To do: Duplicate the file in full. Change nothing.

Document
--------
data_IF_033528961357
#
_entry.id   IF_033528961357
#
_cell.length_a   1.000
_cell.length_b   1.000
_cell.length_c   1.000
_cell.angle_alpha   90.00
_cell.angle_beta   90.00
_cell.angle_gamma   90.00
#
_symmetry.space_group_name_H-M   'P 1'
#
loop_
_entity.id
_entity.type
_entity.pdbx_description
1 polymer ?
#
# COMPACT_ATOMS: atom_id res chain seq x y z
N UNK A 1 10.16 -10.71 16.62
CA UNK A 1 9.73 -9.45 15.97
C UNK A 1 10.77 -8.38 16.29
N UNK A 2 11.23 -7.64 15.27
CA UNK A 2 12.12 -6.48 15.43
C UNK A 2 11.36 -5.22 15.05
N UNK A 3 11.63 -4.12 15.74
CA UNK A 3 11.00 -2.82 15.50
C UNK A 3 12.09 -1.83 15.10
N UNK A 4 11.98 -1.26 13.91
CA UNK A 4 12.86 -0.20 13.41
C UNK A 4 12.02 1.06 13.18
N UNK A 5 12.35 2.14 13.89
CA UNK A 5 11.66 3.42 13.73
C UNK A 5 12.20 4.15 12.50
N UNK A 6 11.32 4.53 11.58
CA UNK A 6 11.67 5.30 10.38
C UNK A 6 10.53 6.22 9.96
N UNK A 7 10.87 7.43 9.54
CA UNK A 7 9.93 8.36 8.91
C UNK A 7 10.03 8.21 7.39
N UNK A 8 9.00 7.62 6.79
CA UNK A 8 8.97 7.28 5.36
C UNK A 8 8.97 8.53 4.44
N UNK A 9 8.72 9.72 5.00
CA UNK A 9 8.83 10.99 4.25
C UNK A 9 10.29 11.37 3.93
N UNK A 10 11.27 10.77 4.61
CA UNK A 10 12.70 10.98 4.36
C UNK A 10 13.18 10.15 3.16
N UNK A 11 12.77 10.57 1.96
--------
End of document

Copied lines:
data_IF_033528961357
#
_entry.id   IF_033528961357
#
_cell.length_a   1.000
_cell.length_b   1.000
_cell.length_c   1.000
_cell.angle_alpha   90.00
_cell.angle_beta   90.00
_cell.angle_gamma   90.00
#
_symmetry.space_group_name_H-M   'P 1'
#
loop_
_entity.id
_entity.type
_entity.pdbx_description
1 polymer ?
#
# COMPACT_ATOMS: atom_id res chain seq x y z
N UNK A 1 10.16 -10.71 16.62
CA UNK A 1 9.73 -9.45 15.97
C UNK A 1 10.77 -8.38 16.29
N UNK A 2 11.23 -7.64 15.27
CA UNK A 2 12.12 -6.48 15.43
C UNK A 2 11.36 -5.22 15.05
N UNK A 3 11.63 -4.12 15.74
CA UNK A 3 11.00 -2.82 15.50
C UNK A 3 12.09 -1.83 15.10
N UNK A 4 11.98 -1.26 13.91
CA UNK A 4 12.86 -0.20 13.41
C UNK A 4 12.02 1.06 13.18
N UNK A 5 12.35 2.14 13.89
CA UNK A 5 11.66 3.42 13.73
C UNK A 5 12.20 4.15 12.50
N UNK A 6 11.32 4.53 11.58
CA UNK A 6 11.67 5.30 10.38
C UNK A 6 10.53 6.22 9.96
N UNK A 7 10.87 7.43 9.54
CA UNK A 7 9.93 8.36 8.91
C UNK A 7 10.03 8.21 7.39
N UNK A 8 9.00 7.62 6.79
CA UNK A 8 8.97 7.28 5.36
C UNK A 8 8.97 8.53 4.44
N UNK A 9 8.72 9.72 5.00
CA UNK A 9 8.83 10.99 4.25
C UNK A 9 10.29 11.37 3.93
N UNK A 10 11.27 10.77 4.61
CA UNK A 10 12.70 10.98 4.36
C UNK A 10 13.18 10.15 3.16
N UNK A 11 12.77 10.57 1.96